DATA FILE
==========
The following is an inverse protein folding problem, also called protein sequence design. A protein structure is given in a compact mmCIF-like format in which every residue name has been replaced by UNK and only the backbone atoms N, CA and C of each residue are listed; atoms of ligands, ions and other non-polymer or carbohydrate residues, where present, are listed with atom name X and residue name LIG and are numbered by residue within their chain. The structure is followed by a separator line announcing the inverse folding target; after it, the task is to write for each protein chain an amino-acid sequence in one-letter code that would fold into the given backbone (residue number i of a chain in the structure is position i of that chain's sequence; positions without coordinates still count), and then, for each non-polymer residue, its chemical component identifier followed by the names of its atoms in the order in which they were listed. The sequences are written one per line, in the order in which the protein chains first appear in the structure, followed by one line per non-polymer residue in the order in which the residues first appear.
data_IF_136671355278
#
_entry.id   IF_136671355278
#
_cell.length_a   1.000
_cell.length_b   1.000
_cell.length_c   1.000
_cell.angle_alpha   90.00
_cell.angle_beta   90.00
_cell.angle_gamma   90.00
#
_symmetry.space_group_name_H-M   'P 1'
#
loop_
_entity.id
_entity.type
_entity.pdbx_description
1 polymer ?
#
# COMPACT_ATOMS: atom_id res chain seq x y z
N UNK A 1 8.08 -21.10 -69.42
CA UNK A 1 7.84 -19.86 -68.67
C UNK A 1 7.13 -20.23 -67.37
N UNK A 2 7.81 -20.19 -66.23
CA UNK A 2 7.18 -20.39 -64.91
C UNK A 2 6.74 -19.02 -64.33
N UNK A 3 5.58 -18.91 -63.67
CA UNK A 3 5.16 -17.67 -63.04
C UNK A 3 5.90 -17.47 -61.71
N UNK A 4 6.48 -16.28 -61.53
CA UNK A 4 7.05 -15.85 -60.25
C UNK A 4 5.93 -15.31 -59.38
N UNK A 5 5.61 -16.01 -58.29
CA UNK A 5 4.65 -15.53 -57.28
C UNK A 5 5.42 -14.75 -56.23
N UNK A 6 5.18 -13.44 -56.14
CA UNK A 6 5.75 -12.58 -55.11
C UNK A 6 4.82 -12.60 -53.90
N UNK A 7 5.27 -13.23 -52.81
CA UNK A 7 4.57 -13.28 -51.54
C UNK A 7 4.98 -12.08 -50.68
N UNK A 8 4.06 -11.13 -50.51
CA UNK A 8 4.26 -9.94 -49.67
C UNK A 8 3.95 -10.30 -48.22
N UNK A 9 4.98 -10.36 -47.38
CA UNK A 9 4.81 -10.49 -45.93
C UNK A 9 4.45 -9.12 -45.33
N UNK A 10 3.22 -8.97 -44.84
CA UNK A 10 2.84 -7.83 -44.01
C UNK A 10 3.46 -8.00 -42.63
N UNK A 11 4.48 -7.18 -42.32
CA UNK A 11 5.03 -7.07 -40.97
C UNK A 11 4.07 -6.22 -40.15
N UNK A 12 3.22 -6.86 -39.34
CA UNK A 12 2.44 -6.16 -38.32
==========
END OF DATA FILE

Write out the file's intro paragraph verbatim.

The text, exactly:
The following is an inverse protein folding problem, also called protein sequence design. A protein structure is given in a compact mmCIF-like format in which every residue name has been replaced by UNK and only the backbone atoms N, CA and C of each residue are listed; atoms of ligands, ions and other non-polymer or carbohydrate residues, where present, are listed with atom name X and residue name LIG and are numbered by residue within their chain. The structure is followed by a separator line announcing the inverse folding target; after it, the task is to write for each protein chain an amino-acid sequence in one-letter code that would fold into the given backbone (residue number i of a chain in the structure is position i of that chain's sequence; positions without coordinates still count), and then, for each non-polymer residue, its chemical component identifier followed by the names of its atoms in the order in which they were listed. The sequences are written one per line, in the order in which the protein chains first appear in the structure, followed by one line per non-polymer residue in the order in which the residues first appear.